- Right Products – We routinely see the custom client not included in ELA’s as most clients are convinced by their sales rep or others that Documentum should work “out of the box”. Custom clients can leverage our open source or other products and can be a worthwhile investment particularly with Documentum’s new pricing model. Many clients don’t realize that they might want some custom clients in their ELA and have to purchase new licenses.
- Additional Licenses – the ELA is subject to the time it was executed. Newly released products are not included and the upgrade path can be vague. We had one client that bought DCM in before Trusted Content Services (TCS) was a separate package and was included in DCM. After TCS was released as a separate product. A later software audit revealed that this new “product” had not been purchased by the client and resulted in a push by the sales rep for the additional purchase (15K per CPU for prod, dev and test). With the announcement of the new interfaces for 2012, it is important for clients to clearly establish that their current products (ex: Webtop) licenses will be transferred to the newer products (Unified Client). As products are rebranded or newly released, they may not be included in the software license unless specifically listed.
Concern Four of ELA – Commissioned Sales Rep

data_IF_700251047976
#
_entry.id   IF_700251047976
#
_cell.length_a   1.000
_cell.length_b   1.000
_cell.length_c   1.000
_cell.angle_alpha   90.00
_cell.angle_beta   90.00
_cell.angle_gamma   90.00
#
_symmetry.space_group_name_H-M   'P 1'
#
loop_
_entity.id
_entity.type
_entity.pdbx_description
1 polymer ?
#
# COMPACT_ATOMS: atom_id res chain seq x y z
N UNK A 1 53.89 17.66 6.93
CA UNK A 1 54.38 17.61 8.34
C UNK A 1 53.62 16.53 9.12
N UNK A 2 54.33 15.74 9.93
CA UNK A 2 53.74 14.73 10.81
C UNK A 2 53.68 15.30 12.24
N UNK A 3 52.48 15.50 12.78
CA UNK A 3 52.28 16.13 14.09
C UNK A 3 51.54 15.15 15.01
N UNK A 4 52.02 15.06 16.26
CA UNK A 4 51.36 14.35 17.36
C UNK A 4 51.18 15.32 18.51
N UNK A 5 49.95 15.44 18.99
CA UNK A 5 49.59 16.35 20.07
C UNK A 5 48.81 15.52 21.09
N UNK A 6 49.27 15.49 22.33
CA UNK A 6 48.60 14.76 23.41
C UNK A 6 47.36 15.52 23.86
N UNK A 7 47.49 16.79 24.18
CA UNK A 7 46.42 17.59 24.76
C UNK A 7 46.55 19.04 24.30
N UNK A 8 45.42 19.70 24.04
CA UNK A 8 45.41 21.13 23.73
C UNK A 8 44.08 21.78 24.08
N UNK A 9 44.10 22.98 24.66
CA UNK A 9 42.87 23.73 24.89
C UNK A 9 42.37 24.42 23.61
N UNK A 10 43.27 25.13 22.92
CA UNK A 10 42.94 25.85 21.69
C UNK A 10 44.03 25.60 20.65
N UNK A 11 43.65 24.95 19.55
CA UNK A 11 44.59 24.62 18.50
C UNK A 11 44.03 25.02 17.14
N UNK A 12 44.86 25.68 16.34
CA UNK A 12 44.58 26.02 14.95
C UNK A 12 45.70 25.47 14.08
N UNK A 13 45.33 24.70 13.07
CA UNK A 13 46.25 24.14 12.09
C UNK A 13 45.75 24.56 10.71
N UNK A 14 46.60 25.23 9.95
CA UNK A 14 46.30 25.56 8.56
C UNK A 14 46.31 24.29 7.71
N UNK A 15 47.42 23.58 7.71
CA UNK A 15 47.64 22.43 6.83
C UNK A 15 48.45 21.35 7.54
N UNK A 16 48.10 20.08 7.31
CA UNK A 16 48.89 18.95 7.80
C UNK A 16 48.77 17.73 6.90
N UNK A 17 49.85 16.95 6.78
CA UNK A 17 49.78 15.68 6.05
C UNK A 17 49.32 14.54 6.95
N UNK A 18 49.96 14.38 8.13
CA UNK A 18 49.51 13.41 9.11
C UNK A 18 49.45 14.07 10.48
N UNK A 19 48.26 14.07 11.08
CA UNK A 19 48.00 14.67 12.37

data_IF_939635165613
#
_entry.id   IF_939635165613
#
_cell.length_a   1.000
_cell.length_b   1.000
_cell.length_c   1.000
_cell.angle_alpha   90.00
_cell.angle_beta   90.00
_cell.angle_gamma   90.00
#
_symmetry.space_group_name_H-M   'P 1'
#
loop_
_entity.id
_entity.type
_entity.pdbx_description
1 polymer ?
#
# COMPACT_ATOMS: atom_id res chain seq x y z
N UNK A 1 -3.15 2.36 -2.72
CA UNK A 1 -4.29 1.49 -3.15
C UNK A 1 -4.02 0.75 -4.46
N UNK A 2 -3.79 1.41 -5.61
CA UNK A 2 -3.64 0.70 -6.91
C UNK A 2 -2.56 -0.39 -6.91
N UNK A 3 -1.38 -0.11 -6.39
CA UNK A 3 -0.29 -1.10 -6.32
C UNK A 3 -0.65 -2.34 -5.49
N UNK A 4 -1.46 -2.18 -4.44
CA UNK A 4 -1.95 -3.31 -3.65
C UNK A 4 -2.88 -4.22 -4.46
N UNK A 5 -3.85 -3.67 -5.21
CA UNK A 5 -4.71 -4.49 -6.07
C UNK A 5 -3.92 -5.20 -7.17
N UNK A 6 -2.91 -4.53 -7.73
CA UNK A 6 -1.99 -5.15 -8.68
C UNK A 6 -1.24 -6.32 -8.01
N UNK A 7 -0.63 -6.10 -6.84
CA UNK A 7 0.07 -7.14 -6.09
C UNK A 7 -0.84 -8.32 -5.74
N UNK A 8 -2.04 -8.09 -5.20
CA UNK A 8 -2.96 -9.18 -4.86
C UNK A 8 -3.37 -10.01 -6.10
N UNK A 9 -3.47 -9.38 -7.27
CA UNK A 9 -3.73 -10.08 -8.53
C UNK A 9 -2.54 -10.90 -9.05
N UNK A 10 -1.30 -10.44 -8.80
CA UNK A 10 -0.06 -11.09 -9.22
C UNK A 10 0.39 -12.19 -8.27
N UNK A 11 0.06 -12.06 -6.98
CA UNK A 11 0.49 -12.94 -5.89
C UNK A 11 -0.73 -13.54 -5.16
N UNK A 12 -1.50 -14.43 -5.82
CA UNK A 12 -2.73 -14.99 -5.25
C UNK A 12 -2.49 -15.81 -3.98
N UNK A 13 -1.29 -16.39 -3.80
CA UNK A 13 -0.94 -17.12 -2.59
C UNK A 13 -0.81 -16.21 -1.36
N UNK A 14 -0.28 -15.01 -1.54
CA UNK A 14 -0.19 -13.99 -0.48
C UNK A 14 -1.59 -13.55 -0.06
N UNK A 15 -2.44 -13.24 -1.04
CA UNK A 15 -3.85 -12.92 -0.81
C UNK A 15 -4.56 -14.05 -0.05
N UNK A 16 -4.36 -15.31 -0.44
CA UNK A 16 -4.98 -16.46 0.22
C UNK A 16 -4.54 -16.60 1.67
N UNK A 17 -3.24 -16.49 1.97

The harder issue for clients to understand is that it is in their best long-term interest to maintain an ongoing relationship with their Documentum sales rep. Clients can be misled by thinking that, once this big order is placed, EMC/Documentum is going to focus more on their account given their big purchase history. Many clients forget that, as commissioned employees, a sales rep’s typical reward for making a quota in one quarter is a bigger quota for the next quarter. To illustrate the influence of the commission model, see if you can identify the client that will get the most attention from EMC/Documentum:
- The client that bought an enterprise license agreement last year OR the client that is thinking about buying and enterprise license agreement this year? •
- The client that spent $400,000 two years ago and is just paying maintenance OR the client that has spent $100,000 every year for the last two years.
It is important to understand that sales reps receive NO commission on maintenance, so it is a non-factor for them. To illustrate one cautionary tale, we had a major account that purchased, at the end of one quarter, a significant portion of licenses from Documentum as part of an enterprise agreement. The client had previously been buying licenses department by department and the enterprise agreement allowed purchasing to complete one big volume deal so that clients could roll out Documentum everywhere. The sales representative at the time achieved stellar status from EMC/Documentum and both the sales rep, client and EMC/Documentum were happy with the agreement.
The sales representative eventually left EMC/Documentum and a new representative inherited the account. The new sales representative had a significant concern with the major account for which he hoped to get a commission. What could he sell them that they didn’t already have? The answer: